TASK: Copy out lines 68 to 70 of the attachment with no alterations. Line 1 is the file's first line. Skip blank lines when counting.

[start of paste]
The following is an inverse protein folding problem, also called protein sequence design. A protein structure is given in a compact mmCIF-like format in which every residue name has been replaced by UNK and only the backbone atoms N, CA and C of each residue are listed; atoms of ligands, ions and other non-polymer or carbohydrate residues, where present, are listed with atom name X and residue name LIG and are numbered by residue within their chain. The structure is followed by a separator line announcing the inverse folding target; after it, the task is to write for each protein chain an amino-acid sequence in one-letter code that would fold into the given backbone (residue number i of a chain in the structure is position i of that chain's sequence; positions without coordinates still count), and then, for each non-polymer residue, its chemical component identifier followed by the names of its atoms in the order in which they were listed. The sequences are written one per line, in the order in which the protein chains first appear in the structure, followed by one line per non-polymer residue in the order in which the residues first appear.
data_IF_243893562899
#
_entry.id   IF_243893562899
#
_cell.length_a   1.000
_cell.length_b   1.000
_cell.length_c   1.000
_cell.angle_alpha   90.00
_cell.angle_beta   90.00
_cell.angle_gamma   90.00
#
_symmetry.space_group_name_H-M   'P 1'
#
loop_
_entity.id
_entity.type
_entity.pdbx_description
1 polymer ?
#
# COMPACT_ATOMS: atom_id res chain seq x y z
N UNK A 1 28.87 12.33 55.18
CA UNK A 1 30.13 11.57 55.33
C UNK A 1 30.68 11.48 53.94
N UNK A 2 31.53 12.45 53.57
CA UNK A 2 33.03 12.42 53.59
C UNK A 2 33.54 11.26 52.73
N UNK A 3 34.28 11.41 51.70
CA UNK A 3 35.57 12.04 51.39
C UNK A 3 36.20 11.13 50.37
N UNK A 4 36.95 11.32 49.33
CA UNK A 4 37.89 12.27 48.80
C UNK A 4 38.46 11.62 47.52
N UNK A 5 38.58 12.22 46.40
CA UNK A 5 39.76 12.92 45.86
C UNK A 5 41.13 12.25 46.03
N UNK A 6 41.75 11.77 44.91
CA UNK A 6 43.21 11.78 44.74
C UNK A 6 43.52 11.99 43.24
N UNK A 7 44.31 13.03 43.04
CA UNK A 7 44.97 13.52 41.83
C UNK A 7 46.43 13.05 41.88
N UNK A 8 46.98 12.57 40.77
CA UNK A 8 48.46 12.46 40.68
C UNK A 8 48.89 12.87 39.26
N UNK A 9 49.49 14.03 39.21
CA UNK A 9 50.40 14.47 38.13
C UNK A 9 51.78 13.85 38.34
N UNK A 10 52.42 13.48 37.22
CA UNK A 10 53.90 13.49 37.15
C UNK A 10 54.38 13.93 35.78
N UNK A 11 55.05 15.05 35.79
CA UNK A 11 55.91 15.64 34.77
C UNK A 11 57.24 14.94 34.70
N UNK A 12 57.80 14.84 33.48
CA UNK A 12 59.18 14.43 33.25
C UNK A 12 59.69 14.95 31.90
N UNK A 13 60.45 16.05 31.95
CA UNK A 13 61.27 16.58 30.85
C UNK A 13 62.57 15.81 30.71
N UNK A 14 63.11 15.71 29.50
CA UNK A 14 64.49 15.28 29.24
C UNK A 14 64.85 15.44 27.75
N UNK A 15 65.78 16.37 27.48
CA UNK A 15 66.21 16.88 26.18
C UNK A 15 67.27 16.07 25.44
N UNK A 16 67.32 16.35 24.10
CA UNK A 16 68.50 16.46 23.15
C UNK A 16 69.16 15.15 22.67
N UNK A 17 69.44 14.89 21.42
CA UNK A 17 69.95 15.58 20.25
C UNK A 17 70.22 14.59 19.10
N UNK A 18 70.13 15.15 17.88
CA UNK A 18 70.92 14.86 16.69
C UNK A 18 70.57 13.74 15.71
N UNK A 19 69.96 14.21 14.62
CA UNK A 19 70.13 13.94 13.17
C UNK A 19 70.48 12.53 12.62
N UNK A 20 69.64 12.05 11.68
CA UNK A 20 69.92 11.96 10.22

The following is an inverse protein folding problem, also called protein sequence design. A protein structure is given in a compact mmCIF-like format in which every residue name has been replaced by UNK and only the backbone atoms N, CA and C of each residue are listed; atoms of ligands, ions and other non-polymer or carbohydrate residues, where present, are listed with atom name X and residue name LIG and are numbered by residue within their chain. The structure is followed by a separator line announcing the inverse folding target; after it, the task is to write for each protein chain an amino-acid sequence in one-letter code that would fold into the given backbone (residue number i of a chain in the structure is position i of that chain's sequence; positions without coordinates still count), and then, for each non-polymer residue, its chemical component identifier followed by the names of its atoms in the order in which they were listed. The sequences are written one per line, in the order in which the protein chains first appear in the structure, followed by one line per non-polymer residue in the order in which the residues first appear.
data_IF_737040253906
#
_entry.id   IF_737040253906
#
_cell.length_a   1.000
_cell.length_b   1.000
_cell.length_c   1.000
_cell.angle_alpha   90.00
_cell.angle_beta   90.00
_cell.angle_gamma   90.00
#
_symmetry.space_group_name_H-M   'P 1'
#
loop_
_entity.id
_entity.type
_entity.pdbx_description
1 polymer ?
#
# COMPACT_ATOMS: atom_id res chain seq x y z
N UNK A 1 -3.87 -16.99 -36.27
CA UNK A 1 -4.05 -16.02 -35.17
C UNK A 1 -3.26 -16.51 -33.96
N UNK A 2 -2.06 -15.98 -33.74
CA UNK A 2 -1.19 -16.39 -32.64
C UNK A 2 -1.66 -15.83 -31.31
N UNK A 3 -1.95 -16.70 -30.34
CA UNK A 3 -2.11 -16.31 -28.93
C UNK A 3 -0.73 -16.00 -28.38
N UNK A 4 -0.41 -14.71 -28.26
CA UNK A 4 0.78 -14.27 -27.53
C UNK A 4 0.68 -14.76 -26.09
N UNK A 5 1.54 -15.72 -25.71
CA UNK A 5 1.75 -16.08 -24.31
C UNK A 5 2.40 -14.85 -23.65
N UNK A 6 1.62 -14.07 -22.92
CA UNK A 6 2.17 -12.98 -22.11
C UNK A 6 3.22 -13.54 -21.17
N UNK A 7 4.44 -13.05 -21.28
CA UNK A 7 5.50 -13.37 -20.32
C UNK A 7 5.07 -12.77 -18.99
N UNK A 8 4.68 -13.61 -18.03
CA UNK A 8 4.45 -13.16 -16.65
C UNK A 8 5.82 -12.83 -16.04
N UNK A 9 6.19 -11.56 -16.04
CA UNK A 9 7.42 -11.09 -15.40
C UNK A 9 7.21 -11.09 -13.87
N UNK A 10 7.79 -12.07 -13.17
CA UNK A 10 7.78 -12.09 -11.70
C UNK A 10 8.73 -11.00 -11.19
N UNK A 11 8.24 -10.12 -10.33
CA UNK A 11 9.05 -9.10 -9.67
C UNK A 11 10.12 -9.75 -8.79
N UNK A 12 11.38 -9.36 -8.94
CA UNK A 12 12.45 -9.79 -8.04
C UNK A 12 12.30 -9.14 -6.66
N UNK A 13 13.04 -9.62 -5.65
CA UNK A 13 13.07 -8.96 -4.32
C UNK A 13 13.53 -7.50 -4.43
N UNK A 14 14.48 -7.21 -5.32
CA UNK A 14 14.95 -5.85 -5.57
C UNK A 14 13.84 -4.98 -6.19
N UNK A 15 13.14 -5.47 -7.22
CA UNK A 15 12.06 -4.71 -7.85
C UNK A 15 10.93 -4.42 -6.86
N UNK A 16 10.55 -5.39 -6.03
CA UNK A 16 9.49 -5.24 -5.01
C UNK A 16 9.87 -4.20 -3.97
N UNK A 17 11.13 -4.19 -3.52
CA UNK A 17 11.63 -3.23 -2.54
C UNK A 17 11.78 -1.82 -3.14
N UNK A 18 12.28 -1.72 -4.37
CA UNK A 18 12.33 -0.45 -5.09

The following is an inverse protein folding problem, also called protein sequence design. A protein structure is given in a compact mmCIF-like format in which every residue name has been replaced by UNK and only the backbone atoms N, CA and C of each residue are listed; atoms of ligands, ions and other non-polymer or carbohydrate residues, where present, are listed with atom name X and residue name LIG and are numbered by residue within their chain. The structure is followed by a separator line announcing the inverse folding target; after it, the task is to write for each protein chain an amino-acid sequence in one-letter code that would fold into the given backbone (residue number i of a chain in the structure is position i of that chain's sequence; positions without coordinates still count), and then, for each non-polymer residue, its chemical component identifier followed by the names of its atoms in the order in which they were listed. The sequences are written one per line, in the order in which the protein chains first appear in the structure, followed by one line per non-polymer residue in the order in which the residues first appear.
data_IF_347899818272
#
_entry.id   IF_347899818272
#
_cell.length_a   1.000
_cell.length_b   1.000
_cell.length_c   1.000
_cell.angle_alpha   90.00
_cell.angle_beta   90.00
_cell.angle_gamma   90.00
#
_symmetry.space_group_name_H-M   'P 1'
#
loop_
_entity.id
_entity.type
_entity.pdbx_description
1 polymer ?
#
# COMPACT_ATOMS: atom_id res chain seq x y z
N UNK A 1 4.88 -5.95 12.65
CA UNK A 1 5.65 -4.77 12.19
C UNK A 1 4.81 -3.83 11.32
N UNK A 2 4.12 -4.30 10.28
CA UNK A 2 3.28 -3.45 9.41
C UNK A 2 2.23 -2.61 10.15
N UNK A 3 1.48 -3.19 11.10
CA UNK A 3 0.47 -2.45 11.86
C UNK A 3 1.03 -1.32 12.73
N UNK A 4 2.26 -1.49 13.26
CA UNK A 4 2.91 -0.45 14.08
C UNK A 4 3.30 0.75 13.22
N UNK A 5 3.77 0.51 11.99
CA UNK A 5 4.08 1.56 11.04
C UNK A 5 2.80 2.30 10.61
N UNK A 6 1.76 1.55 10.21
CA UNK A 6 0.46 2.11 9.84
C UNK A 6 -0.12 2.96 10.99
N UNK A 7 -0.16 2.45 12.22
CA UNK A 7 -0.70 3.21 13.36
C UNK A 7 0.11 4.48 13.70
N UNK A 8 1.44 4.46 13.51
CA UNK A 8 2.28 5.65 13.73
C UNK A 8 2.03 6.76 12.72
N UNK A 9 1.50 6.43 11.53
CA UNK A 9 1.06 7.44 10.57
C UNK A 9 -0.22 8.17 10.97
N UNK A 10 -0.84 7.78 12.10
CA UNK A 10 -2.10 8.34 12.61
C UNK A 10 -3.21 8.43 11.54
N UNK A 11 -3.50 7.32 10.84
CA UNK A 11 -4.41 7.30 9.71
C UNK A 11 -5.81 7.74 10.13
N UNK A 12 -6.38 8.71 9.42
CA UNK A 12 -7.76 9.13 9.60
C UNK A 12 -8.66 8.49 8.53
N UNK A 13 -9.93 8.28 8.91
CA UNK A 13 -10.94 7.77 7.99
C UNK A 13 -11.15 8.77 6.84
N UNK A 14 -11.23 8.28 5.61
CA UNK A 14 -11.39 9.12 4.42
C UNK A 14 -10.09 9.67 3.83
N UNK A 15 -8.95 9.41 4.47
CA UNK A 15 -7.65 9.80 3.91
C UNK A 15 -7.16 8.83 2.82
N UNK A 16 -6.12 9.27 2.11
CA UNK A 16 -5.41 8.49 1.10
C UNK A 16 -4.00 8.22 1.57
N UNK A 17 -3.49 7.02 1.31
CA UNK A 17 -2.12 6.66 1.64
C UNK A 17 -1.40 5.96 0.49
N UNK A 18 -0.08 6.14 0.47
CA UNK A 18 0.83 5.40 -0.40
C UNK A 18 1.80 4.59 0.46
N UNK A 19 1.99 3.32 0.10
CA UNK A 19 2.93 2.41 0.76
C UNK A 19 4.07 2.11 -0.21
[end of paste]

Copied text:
CA UNK A 16 68.50 16.46 23.15
C UNK A 16 69.16 15.15 22.67
N UNK A 17 69.44 14.89 21.42